Japan is an advanced and modern country, but it still respects and holds its old traditions. The major leading political party of the government is also known to be more than just a little conservative. Thus arise some absurd rules and restrictions.
One of the most criticized restrictions consists of routine checking of students’ socks, the color of their underwear, and their hair. Recently, a specific restriction has made headlines in which school girls aren’t allowed to tie their hair in ponytails, with the reason being the exposed nape could “sexually excite” male students.
Motoki Sugiyama, a former teacher in middle school, stated that a school administrator informed him that girls should not have a ponytail as the necks they expose can “sexually stimulate” boys.
There aren’t any statistics nationwide on the number of schools that have a ban on ponytails; however, a survey from 2020 indicates that one-in-ten schools within the south region of Fukuoka prohibit that hairstyle.
Sugiyama was a teacher at five schools over 11 years in the Shizuoka prefecture, located about 90 miles to the southwest of Tokyo, and all of them banned ponytails. In addition, he has set out on a personal mission to uncover the absurd demands placed on students. He is part of the growing demand for schools to remove outdated or outright discriminatory rules or hinder a child’s expression.
In June, the outcry of parents and students about these rules led the Japanese government to call on the prefectural education boards to review the draconian laws for schools.
Some schools have actually altered their policies; however, many of the practices that have been in place for decades have not been able to be eliminated.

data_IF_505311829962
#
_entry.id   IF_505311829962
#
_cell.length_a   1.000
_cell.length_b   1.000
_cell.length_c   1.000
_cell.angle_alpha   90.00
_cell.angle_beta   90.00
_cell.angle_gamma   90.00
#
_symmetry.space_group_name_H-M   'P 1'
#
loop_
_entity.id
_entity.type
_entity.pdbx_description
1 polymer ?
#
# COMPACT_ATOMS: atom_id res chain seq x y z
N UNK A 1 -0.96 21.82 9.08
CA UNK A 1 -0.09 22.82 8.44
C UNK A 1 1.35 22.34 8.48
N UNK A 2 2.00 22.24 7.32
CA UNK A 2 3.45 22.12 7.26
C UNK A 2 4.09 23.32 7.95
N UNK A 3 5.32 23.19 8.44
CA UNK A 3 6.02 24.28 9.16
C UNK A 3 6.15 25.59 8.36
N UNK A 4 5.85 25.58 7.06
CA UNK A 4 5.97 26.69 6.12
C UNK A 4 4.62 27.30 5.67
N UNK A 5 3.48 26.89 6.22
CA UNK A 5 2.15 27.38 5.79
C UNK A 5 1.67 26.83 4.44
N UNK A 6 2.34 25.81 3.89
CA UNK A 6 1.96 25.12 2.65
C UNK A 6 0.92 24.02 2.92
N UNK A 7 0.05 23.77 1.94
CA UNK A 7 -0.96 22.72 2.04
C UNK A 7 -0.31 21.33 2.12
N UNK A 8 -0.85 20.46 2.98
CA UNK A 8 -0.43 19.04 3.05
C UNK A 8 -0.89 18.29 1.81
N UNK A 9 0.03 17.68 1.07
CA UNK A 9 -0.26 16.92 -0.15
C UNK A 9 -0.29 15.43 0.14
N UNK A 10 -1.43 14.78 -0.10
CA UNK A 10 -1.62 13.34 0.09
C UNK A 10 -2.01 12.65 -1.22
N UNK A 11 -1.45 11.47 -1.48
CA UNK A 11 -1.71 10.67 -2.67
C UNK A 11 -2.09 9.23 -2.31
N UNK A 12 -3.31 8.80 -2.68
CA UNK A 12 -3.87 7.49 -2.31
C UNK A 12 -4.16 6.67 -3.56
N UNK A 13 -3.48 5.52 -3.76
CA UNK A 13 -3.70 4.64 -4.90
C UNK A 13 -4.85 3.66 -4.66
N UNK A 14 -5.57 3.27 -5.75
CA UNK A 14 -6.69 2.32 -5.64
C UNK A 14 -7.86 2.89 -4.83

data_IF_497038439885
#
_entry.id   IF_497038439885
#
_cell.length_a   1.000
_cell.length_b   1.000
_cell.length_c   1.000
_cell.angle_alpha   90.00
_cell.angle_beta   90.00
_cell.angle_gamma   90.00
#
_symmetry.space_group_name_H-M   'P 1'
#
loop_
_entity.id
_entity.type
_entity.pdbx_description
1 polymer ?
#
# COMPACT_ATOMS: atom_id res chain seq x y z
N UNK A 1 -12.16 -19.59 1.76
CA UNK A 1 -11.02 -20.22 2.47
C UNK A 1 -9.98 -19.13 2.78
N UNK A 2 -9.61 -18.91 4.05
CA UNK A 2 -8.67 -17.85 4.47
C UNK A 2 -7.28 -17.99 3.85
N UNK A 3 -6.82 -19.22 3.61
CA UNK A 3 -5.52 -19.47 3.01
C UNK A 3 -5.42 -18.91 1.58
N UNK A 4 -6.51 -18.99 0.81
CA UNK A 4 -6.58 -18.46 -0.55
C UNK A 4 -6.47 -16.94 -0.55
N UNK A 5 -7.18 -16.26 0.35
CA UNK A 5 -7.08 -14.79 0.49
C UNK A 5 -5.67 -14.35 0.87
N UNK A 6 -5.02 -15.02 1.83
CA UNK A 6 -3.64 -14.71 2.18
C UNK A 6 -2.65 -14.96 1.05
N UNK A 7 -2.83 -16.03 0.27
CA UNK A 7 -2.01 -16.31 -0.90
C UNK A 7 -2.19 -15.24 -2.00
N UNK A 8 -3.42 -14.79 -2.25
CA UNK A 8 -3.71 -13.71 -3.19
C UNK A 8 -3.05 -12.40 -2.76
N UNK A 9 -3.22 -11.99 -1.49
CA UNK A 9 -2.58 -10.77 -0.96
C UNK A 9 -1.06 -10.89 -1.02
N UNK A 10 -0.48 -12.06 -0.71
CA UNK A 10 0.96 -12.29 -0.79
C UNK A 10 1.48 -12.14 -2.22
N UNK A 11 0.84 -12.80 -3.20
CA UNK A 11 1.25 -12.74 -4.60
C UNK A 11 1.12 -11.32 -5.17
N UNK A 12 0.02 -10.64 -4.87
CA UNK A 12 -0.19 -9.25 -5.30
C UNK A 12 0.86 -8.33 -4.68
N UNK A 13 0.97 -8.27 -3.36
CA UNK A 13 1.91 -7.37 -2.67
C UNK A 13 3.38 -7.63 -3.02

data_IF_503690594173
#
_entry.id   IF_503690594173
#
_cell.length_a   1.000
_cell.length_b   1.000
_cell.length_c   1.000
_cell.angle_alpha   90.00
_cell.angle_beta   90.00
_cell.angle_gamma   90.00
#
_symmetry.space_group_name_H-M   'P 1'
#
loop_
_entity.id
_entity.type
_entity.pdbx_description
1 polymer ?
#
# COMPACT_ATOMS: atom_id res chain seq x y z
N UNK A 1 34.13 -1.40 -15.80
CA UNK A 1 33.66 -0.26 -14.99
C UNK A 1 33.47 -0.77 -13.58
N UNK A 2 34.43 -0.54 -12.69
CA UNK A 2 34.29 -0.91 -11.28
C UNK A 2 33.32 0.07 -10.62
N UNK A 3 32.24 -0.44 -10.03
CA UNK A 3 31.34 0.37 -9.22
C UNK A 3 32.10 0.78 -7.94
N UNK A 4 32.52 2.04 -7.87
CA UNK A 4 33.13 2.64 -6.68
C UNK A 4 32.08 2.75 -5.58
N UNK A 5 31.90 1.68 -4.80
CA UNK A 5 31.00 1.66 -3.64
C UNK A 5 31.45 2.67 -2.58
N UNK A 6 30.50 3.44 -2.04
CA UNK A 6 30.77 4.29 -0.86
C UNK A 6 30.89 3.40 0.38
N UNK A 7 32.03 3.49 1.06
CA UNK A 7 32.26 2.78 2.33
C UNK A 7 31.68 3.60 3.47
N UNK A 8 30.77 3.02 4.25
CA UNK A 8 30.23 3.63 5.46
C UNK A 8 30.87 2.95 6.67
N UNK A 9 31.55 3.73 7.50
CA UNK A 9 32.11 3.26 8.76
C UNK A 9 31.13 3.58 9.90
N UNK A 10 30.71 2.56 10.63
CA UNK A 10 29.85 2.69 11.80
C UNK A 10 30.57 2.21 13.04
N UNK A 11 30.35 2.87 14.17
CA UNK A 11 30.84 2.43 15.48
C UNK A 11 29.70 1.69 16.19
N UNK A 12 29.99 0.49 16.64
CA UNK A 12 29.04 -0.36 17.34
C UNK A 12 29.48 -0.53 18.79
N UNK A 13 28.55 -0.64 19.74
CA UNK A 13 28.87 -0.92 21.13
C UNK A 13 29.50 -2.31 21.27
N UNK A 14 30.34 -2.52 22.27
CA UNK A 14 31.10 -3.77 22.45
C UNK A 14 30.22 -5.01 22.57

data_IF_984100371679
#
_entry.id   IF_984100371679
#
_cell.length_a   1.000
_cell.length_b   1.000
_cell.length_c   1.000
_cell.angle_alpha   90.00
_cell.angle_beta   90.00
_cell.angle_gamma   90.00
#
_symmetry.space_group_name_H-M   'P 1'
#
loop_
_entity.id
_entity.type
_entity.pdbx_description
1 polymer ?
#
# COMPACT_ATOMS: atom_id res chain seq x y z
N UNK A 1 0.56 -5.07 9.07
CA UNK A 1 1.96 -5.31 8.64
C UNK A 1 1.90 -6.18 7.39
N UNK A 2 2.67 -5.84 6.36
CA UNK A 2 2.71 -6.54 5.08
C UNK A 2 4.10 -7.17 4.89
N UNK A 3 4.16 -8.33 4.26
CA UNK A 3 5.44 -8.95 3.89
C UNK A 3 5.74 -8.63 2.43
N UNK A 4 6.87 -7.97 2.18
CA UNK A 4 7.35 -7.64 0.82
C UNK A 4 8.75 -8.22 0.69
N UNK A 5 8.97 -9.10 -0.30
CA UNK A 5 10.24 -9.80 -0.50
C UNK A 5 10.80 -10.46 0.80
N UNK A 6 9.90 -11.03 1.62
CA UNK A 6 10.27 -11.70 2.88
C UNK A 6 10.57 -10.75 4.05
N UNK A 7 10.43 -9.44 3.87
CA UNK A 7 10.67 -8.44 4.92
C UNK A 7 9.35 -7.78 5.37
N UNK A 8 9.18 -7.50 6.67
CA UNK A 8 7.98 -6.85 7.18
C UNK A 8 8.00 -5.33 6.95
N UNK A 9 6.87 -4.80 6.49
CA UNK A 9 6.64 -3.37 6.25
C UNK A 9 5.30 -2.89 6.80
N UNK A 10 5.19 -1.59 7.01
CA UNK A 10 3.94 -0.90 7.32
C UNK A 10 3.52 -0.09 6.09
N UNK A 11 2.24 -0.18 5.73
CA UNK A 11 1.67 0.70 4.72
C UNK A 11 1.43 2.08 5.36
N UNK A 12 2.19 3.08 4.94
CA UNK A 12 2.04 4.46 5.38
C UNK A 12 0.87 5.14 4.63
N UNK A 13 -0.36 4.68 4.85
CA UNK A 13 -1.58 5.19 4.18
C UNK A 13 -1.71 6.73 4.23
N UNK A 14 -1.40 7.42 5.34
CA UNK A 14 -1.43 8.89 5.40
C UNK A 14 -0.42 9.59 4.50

A ban on ponytails is only one of the many strict rules, referred to as buraku kosoku. Many restrictions also determine the color of the students’ underwear and socks, the length of skirts, and the shape of the eyebrow. The color of hair is another controversial issue. Schools require photographic proof of the student’s natural hair color, even if it’s not entirely ” black and straight.”
Sugiyama uses TikTok to inform the general public about Japan’s educational system, and buraku kosoku claimed that students are not often given a reason for these regulations.
Most of the time, the motives behind the rules were not based on any logic. For instance, schools that do not allow ponytails usually allow bob haircuts which expose as much on the neck area as ponytails can.
However, it was to stop the domino effect that can occur from wild hairstyles at other times. The undercut, which cuts the sides but still leaves the top long, is also prohibited.
“Because when you think that the 2-block (undercut) is acceptable and some students are tempted to suggest that the mohawk must be acceptable,” Sugiyama explained.
Buraku Kosoku is a tradition dating back to the 1870s when the Japanese government established the first regulation system for education.
Through the 70s and the 1980s, rules became increasingly strict about curbing violence and bullying in schools.
The exact rules for what is banned differs between schools and generation to generation; however, the result is the same: no one is particularly notable, said Asao Naito, assistant professor in sociology at Meiji University.
Many schools don’t pay attention to notices that aren’t legally binding and don’t carry penalties. However, some schools took notice. Pigtails and ponytails are not allowed, but underwear for girls doesn’t need to be white any longer. It could be black, gray or navy blue.